ROGER ZELAZNY “Damnation Alley.” Novella. First appeared in Galaxy SF, October 1967. First collected in The Last Defender of Camelot (Pocket, 1980). Reprinted in Supertanks, edited by Martin H. Greenberg et al (Ace, 1987). Expanded into the novel of the same title (Putnam, hardcover, 1969). Nominated for a Hugo Award in Best Novella category (placed third). Film: 20th Century Fox, 1977, with Jan-Michael Vincent (as Tanner) and George Peppard.

   Damnation Alley is the cross-continent route from Los Angeles to Boston, some years after the Bomb. The plague has hit Boston, and Hell Tanner is one of the drivers sent out with the essential serum [they need]. Armored cars are necessary to avoid radioactivity, mutated monsters, and violent storms.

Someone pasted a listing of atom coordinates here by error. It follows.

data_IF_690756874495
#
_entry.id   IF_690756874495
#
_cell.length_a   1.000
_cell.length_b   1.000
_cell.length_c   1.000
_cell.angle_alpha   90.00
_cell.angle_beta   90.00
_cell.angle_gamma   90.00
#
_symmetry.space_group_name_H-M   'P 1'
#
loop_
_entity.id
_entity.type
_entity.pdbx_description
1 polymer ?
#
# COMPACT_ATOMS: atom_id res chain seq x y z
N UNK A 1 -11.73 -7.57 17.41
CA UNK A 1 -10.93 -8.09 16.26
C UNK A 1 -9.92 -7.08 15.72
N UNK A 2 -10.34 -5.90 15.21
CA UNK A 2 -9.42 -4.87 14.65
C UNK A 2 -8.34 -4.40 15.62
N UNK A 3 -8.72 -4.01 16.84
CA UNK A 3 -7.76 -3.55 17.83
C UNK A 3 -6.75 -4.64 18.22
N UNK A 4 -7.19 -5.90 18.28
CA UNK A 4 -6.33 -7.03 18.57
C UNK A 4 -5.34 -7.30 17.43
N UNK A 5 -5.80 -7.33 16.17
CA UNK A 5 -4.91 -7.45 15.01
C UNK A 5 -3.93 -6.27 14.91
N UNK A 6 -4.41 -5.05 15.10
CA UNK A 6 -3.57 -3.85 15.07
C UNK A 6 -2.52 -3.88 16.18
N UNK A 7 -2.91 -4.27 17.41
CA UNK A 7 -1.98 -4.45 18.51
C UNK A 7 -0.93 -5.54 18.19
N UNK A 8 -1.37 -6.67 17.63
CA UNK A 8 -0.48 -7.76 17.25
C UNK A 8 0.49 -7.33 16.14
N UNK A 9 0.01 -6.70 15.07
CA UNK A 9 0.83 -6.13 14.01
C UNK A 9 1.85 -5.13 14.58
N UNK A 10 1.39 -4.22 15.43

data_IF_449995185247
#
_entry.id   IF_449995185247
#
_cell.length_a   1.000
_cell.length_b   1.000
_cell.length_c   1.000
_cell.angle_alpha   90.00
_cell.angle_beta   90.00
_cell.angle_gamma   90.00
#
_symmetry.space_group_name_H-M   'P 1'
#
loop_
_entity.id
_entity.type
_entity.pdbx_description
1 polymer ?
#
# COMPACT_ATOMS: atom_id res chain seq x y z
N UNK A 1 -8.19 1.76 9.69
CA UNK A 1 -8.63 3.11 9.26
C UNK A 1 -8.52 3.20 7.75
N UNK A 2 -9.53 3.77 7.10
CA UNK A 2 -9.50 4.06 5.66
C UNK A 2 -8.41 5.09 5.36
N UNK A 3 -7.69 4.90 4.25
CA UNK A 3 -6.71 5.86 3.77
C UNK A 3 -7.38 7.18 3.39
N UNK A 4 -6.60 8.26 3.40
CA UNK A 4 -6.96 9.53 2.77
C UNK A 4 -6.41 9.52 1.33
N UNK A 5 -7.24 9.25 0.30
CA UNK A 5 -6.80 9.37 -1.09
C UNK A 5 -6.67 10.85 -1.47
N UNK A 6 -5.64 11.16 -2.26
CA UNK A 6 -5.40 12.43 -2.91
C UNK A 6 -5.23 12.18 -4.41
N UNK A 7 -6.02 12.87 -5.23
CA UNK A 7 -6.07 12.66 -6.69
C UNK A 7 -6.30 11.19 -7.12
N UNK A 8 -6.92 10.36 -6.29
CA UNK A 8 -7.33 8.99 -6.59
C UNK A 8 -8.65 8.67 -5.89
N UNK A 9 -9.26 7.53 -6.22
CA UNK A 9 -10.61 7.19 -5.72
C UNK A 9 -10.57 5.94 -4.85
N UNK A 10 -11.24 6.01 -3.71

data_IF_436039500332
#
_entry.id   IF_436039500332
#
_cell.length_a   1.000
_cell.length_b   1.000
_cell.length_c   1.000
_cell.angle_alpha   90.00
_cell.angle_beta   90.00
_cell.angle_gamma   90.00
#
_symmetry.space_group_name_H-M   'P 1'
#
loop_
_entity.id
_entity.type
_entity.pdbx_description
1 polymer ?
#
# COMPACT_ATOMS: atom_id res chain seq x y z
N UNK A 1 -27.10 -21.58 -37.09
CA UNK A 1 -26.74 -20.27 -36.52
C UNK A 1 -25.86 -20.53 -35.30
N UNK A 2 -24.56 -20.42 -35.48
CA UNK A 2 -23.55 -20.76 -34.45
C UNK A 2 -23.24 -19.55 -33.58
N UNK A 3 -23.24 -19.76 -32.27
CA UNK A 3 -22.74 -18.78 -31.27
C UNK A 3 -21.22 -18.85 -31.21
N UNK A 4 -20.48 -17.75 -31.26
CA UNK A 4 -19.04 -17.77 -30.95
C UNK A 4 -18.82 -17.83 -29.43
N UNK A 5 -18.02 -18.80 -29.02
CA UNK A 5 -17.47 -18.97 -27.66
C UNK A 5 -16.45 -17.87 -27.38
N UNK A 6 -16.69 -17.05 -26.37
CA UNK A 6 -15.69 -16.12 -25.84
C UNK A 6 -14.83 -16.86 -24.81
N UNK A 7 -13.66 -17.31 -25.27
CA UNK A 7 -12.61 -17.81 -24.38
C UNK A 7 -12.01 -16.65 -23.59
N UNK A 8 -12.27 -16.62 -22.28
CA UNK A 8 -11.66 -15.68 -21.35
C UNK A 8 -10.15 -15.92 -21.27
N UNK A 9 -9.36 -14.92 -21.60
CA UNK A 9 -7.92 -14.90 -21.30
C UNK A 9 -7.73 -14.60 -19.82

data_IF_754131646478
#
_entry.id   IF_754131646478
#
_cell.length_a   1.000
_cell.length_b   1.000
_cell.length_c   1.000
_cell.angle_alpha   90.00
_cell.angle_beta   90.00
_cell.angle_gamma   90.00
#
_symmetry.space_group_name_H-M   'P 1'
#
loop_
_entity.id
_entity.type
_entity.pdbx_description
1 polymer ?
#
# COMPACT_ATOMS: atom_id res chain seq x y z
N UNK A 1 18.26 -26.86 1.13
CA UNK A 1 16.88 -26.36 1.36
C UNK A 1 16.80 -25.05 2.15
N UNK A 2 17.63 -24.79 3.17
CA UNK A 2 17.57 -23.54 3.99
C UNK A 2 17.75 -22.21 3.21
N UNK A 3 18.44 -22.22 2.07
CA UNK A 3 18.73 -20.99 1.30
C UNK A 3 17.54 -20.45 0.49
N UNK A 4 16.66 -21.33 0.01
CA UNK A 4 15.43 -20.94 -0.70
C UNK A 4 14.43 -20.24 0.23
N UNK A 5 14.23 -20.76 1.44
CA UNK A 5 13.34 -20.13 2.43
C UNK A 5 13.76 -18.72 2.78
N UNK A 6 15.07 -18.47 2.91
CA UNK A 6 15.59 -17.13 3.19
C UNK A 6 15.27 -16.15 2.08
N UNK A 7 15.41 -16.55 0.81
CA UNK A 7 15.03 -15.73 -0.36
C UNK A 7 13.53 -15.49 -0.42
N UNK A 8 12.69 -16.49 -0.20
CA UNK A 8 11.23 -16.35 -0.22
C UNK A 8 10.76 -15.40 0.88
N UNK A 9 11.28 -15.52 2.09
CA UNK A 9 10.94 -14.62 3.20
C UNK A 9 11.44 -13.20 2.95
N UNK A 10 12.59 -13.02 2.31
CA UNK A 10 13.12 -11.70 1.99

Tanner is an ex-convict, a Hell’s Angel gangleader, who is forced into leading the caravan with the promise of a full pardon. It is his story, his changing reaction to the job he must do, with side glimpses into the resiliency of man. There is, of course, a tremendous build-up of tension and emotion as Boston gradually becomes reachable.

   Zelazny’s picture of a new world is both beautiful and horribly terrifying: do you believe that?

Rating: *****

— June 1968.